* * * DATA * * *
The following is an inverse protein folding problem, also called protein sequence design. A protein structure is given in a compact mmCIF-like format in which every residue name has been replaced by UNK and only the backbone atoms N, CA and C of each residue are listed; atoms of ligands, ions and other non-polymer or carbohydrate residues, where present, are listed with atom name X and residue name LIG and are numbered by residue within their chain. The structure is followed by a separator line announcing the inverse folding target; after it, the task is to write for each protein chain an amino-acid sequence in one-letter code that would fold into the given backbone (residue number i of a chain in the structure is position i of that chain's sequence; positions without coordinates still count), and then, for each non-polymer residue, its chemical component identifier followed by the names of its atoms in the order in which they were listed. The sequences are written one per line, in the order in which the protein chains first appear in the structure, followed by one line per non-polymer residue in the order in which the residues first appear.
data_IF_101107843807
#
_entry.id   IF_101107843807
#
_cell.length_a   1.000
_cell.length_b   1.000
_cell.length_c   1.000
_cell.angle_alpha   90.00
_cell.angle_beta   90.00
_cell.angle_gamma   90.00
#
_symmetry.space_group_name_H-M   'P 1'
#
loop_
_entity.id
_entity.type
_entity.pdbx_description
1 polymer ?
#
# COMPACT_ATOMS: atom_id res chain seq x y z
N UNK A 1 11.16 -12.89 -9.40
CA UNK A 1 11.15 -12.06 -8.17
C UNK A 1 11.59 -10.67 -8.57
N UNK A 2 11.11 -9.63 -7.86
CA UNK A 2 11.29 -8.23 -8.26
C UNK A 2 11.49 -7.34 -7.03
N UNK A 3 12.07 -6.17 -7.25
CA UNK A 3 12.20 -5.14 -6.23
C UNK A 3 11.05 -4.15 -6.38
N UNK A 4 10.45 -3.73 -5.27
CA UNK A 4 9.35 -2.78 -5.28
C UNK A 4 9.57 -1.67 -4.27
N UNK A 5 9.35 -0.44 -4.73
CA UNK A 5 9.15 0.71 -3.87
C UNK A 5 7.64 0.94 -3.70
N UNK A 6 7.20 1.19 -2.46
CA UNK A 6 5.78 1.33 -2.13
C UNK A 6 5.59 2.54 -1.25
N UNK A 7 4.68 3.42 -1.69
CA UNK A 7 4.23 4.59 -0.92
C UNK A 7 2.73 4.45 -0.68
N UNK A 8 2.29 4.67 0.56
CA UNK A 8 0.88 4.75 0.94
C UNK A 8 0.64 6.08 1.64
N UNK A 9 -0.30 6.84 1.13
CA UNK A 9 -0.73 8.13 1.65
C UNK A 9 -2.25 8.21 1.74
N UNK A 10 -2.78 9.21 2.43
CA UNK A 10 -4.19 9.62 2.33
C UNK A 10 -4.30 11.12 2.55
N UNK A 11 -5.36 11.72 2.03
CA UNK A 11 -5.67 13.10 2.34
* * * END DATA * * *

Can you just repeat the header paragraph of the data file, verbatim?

The following is an inverse protein folding problem, also called protein sequence design. A protein structure is given in a compact mmCIF-like format in which every residue name has been replaced by UNK and only the backbone atoms N, CA and C of each residue are listed; atoms of ligands, ions and other non-polymer or carbohydrate residues, where present, are listed with atom name X and residue name LIG and are numbered by residue within their chain. The structure is followed by a separator line announcing the inverse folding target; after it, the task is to write for each protein chain an amino-acid sequence in one-letter code that would fold into the given backbone (residue number i of a chain in the structure is position i of that chain's sequence; positions without coordinates still count), and then, for each non-polymer residue, its chemical component identifier followed by the names of its atoms in the order in which they were listed. The sequences are written one per line, in the order in which the protein chains first appear in the structure, followed by one line per non-polymer residue in the order in which the residues first appear.